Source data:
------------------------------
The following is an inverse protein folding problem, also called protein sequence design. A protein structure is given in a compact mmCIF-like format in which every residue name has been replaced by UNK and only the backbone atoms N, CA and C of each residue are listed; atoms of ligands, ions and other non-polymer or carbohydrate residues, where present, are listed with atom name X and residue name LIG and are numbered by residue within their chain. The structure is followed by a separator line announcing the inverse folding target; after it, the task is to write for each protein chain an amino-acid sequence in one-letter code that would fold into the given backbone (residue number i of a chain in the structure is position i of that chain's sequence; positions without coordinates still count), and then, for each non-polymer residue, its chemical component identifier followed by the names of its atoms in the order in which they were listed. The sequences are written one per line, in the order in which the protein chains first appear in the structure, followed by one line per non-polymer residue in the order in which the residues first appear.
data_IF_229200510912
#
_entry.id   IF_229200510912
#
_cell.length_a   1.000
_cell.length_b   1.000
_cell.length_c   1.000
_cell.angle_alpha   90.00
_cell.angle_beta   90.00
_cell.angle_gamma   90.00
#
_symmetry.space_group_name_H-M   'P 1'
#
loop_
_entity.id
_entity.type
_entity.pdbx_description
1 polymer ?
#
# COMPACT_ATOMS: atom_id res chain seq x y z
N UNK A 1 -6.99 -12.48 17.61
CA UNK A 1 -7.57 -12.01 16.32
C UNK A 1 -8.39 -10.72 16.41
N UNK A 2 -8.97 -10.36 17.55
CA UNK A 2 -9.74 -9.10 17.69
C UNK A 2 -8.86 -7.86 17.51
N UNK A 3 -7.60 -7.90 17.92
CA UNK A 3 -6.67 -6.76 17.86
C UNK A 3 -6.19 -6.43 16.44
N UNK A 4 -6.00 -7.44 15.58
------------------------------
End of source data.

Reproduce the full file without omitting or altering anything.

The following is an inverse protein folding problem, also called protein sequence design. A protein structure is given in a compact mmCIF-like format in which every residue name has been replaced by UNK and only the backbone atoms N, CA and C of each residue are listed; atoms of ligands, ions and other non-polymer or carbohydrate residues, where present, are listed with atom name X and residue name LIG and are numbered by residue within their chain. The structure is followed by a separator line announcing the inverse folding target; after it, the task is to write for each protein chain an amino-acid sequence in one-letter code that would fold into the given backbone (residue number i of a chain in the structure is position i of that chain's sequence; positions without coordinates still count), and then, for each non-polymer residue, its chemical component identifier followed by the names of its atoms in the order in which they were listed. The sequences are written one per line, in the order in which the protein chains first appear in the structure, followed by one line per non-polymer residue in the order in which the residues first appear.
data_IF_229200510912
#
_entry.id   IF_229200510912
#
_cell.length_a   1.000
_cell.length_b   1.000
_cell.length_c   1.000
_cell.angle_alpha   90.00
_cell.angle_beta   90.00
_cell.angle_gamma   90.00
#
_symmetry.space_group_name_H-M   'P 1'
#
loop_
_entity.id
_entity.type
_entity.pdbx_description
1 polymer ?
#
# COMPACT_ATOMS: atom_id res chain seq x y z
N UNK A 1 -6.99 -12.48 17.61
CA UNK A 1 -7.57 -12.01 16.32
C UNK A 1 -8.39 -10.72 16.41
N UNK A 2 -8.97 -10.36 17.55
CA UNK A 2 -9.74 -9.10 17.69
C UNK A 2 -8.86 -7.86 17.51
N UNK A 3 -7.60 -7.90 17.92
CA UNK A 3 -6.67 -6.76 17.86
C UNK A 3 -6.19 -6.43 16.44
N UNK A 4 -6.00 -7.44 15.58